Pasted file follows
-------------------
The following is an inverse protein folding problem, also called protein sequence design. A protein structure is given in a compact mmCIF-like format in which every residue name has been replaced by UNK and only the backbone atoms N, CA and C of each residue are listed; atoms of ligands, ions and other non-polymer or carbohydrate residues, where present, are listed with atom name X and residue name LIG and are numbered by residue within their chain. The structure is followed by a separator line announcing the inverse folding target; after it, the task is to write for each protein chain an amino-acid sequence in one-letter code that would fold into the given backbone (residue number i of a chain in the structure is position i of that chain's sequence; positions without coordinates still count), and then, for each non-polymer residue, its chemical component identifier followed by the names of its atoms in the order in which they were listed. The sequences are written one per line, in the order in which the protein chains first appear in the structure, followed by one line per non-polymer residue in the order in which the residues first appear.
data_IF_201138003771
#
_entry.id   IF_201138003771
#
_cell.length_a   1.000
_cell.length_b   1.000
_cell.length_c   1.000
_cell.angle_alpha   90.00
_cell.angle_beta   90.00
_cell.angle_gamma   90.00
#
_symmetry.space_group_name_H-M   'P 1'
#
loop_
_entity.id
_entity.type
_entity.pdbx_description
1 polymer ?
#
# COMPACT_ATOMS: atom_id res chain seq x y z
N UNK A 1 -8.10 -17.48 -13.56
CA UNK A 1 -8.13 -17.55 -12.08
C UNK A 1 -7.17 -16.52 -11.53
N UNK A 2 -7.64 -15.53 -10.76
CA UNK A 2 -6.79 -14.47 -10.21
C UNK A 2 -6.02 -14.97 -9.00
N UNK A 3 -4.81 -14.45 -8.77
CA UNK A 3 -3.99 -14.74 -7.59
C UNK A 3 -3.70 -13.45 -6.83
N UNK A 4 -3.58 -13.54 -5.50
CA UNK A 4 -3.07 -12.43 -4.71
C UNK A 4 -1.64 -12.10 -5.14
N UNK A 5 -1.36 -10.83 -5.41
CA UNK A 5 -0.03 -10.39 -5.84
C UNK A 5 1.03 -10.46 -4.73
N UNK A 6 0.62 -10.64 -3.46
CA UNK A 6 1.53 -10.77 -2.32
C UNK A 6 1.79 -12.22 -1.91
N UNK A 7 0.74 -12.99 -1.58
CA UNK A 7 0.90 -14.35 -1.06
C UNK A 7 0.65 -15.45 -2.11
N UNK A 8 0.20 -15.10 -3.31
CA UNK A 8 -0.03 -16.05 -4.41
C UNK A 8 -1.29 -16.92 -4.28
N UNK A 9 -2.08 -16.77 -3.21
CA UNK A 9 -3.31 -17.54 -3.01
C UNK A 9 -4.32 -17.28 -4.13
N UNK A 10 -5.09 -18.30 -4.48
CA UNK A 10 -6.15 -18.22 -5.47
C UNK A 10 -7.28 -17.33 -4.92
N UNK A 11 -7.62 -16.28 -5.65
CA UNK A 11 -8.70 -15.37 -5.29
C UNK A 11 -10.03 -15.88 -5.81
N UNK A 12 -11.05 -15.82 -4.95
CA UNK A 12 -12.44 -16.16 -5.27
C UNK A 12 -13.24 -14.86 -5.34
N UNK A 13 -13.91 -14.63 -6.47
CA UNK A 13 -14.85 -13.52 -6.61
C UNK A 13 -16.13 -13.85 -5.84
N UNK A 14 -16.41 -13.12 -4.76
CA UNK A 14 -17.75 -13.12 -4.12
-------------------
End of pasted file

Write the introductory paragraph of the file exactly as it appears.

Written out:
The following is an inverse protein folding problem, also called protein sequence design. A protein structure is given in a compact mmCIF-like format in which every residue name has been replaced by UNK and only the backbone atoms N, CA and C of each residue are listed; atoms of ligands, ions and other non-polymer or carbohydrate residues, where present, are listed with atom name X and residue name LIG and are numbered by residue within their chain. The structure is followed by a separator line announcing the inverse folding target; after it, the task is to write for each protein chain an amino-acid sequence in one-letter code that would fold into the given backbone (residue number i of a chain in the structure is position i of that chain's sequence; positions without coordinates still count), and then, for each non-polymer residue, its chemical component identifier followed by the names of its atoms in the order in which they were listed. The sequences are written one per line, in the order in which the protein chains first appear in the structure, followed by one line per non-polymer residue in the order in which the residues first appear.